Inevitably, Arkansas' late-planted rice crop has led to a late harvest. But the effects of hurricanes and a cool September have also lengthened the harvest season.
As of Oct. 6, the state was 65 percent harvested. Three days later, Chuck Wilson, Arkansas Extension rice specialist, was reached in the field and estimated, “We’re probably around 70 percent done. That’s still 20 to 25 percent behind where we usually are. At this time of year, we should be at least 85 percent completed.”
Despite being spared extreme heat, the last few weeks “have not been easy. That’s mainly because the cool weather has slowed the crop’s maturation.
“When we have normal, hot September weather, the rice crop will dry out and mature quickly. It hasn’t been that way this year and things have dragged on.”
As rice market prices have recently “bounced around,” thus far yields have been “so-so, average, at best. I think our yield is off some. Most growers say they’re 10 to 15 percent off last year’s yield.
The aftereffects of hurricanes have also played a role in the tardy harvest. “Cutting has been slow and sure. When hurricanes put the crop on the ground, that’s what it takes.”
Many growers are harvesting standing rice first and waiting to cut “the laid-down crop until last. They know that portion will be slow and frustrating. They’re getting the best rice out first.”
Wilson says the lateness isn’t statewide. “Some producers — some of my neighbors, actually — are done with harvest. And they’ve been done for 10 days, or so.
“But I also know producers who didn’t even begin cutting until 10 days ago. It’s really variable and a lot of the rice still in the field is in northern Arkansas.”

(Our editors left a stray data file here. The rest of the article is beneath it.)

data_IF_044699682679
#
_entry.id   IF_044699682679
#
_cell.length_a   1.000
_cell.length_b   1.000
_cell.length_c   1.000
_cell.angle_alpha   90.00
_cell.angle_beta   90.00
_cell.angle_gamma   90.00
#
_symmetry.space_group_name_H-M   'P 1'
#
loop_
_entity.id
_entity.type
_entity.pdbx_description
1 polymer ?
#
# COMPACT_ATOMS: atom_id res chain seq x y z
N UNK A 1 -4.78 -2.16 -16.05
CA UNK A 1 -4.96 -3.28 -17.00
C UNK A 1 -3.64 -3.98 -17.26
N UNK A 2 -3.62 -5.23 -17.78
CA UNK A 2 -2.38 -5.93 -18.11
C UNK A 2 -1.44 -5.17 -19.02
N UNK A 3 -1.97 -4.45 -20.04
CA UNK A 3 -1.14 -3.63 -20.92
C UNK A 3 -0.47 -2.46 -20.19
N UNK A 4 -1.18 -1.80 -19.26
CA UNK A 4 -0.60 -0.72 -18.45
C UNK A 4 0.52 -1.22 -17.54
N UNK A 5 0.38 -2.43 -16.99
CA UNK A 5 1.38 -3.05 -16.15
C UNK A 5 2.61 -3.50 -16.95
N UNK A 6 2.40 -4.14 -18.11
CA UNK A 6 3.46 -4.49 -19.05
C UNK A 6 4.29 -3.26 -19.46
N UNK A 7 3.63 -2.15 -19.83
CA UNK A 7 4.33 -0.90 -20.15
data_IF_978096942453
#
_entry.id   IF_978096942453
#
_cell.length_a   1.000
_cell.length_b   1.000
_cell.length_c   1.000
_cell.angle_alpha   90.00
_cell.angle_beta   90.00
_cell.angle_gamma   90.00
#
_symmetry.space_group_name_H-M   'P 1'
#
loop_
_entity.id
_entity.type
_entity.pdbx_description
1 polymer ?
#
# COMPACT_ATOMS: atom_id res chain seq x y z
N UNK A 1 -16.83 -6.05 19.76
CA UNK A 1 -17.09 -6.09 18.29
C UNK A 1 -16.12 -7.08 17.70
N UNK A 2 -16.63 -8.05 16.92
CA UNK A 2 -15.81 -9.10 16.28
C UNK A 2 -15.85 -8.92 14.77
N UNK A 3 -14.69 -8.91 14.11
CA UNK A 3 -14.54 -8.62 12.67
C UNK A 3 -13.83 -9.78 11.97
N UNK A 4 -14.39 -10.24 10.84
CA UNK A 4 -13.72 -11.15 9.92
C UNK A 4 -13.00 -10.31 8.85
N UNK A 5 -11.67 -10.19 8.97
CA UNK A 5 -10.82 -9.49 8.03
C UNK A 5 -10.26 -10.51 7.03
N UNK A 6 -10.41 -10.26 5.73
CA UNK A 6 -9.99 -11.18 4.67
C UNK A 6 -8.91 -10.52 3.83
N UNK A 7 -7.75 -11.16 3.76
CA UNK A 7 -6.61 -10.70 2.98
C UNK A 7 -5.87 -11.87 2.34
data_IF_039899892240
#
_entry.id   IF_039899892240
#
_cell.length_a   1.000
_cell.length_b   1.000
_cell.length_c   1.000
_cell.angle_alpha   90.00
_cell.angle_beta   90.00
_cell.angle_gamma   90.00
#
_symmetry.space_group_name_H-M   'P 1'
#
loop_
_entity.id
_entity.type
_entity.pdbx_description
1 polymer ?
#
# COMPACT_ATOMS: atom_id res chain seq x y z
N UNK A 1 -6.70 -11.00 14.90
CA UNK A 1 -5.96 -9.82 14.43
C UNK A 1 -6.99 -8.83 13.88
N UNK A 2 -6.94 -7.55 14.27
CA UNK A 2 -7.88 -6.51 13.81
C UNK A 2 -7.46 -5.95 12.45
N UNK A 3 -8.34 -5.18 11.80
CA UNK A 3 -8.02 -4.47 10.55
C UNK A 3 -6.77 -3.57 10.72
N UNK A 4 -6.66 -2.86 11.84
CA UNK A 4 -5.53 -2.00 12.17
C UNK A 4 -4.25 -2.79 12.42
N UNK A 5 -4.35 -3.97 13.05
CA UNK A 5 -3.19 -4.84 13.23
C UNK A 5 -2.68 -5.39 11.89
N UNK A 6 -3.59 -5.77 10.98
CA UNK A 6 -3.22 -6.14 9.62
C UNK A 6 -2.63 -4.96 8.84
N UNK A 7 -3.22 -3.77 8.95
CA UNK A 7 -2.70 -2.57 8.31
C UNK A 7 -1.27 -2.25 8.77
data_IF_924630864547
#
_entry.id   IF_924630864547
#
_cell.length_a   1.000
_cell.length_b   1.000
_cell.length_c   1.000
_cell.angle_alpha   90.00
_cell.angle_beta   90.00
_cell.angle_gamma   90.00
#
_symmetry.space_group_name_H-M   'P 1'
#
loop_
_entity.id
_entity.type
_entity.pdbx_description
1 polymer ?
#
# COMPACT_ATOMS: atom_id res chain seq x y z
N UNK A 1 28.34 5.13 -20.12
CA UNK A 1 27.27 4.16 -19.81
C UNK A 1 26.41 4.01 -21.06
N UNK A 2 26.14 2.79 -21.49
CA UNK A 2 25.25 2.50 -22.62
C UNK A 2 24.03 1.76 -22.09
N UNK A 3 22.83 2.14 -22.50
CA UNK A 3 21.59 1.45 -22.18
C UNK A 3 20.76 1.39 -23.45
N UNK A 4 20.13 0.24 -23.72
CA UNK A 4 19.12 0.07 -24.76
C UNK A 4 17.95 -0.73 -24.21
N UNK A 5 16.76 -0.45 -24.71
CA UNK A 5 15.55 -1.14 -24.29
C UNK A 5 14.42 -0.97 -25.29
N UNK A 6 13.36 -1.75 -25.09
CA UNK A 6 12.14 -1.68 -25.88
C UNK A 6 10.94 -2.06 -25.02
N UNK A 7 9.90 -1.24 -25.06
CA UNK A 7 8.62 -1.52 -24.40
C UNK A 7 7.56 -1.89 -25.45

What about widespread reports of shattering? “Hurricane Ike caused a lot of shattering — a lot more than people are used to with hybrids. I’ve heard reports of as few as 5 bushels up to 100 bushels left on the ground. That triple digit loss is worst-case, but the point is a lot of grain has been lost.
“There’s not much you can do about shattering. The winds blew it off the plant, it’s on the ground and it isn’t accessible.”
Using a yield monitor, some growers have observed that where winds were unobstructed, “they lost substantial yield. Where the winds were blocked by tree-lines, or whatever, yields were more reasonable.”
The cooler weather has had an upside. “The milling is outstanding, from what I hear.”
Keith Glover, president of Producers Rice Mill in Stuttgart, Ark., confirms milling quality “looks really good. We’re getting a whole-kernel yield of a bit over 59 pounds per hundredweight, so far.”
Considering the problems the crop has had through the season, does that surprise Glover? “It does because we’re seeing field yields that are off, on average, probably 20 bushels per acre. You sort of expect the field yields and milling quality to run in tandem. Not this year, though. The milling quality is actually quite a bit better than last year’s.”
Like Wilson, Glover points to the cool August and September as causative factors. “Kernels didn’t have quite the heat stress of recent years.”
Growers who use Producer Rice Mill facilities are “about 80 percent complete with harvest. “We’re disappointed that the field yields are off. A lot of that is due to the crop being planted a month late. Then Gustav blew down a bunch of east Arkansas rice. Ike followed with high winds and caused a lot of hybrid fields to shatter.
“Those three things have been the largest contributing factors to the poorer yields we’re seeing.”
Glover has spoken with “quite a few farmers” who say they lost 30 to 60 bushels per acre to shattering. One Stuttgart farmer said the hybrid fields he cut before Ike’s winds were 220 to 226 bushels. “After Ike, the same hybrid cut 168 bushels. He said he’d lost a good 50 bushels to shattering.”
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